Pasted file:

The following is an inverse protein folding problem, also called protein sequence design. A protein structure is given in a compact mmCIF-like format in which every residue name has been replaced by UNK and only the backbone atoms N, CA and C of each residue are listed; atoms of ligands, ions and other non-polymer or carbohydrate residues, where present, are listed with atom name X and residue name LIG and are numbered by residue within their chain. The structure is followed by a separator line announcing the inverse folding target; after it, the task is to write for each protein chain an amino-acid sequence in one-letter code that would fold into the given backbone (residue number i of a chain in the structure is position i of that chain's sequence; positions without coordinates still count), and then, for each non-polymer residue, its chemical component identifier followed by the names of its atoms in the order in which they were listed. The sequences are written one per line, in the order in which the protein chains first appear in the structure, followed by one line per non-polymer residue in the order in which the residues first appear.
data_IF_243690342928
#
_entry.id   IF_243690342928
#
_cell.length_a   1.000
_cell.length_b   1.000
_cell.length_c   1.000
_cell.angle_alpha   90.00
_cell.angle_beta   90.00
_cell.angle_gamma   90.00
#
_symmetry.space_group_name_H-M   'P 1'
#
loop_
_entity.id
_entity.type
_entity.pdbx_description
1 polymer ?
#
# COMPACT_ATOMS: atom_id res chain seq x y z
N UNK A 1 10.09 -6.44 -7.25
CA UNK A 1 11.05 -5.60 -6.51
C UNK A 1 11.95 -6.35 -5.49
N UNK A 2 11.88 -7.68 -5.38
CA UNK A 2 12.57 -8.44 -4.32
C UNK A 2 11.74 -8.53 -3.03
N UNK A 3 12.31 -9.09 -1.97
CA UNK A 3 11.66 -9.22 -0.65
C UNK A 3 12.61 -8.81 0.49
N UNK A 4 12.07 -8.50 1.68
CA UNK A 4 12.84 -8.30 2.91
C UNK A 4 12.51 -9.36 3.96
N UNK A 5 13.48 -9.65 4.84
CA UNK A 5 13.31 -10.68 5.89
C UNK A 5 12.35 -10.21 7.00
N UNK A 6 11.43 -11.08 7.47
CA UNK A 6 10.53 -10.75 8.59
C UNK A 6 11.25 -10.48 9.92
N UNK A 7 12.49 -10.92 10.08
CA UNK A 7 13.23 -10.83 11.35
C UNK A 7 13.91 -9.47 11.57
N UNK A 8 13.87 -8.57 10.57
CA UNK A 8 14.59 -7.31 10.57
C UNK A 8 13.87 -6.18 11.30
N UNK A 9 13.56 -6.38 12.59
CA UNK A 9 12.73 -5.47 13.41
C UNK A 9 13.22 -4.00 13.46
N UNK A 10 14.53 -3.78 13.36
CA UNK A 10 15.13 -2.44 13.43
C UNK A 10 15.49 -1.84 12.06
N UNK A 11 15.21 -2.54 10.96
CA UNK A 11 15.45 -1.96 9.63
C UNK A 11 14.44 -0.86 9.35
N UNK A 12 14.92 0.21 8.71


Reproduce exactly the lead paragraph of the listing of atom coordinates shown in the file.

The following is an inverse protein folding problem, also called protein sequence design. A protein structure is given in a compact mmCIF-like format in which every residue name has been replaced by UNK and only the backbone atoms N, CA and C of each residue are listed; atoms of ligands, ions and other non-polymer or carbohydrate residues, where present, are listed with atom name X and residue name LIG and are numbered by residue within their chain. The structure is followed by a separator line announcing the inverse folding target; after it, the task is to write for each protein chain an amino-acid sequence in one-letter code that would fold into the given backbone (residue number i of a chain in the structure is position i of that chain's sequence; positions without coordinates still count), and then, for each non-polymer residue, its chemical component identifier followed by the names of its atoms in the order in which they were listed. The sequences are written one per line, in the order in which the protein chains first appear in the structure, followed by one line per non-polymer residue in the order in which the residues first appear.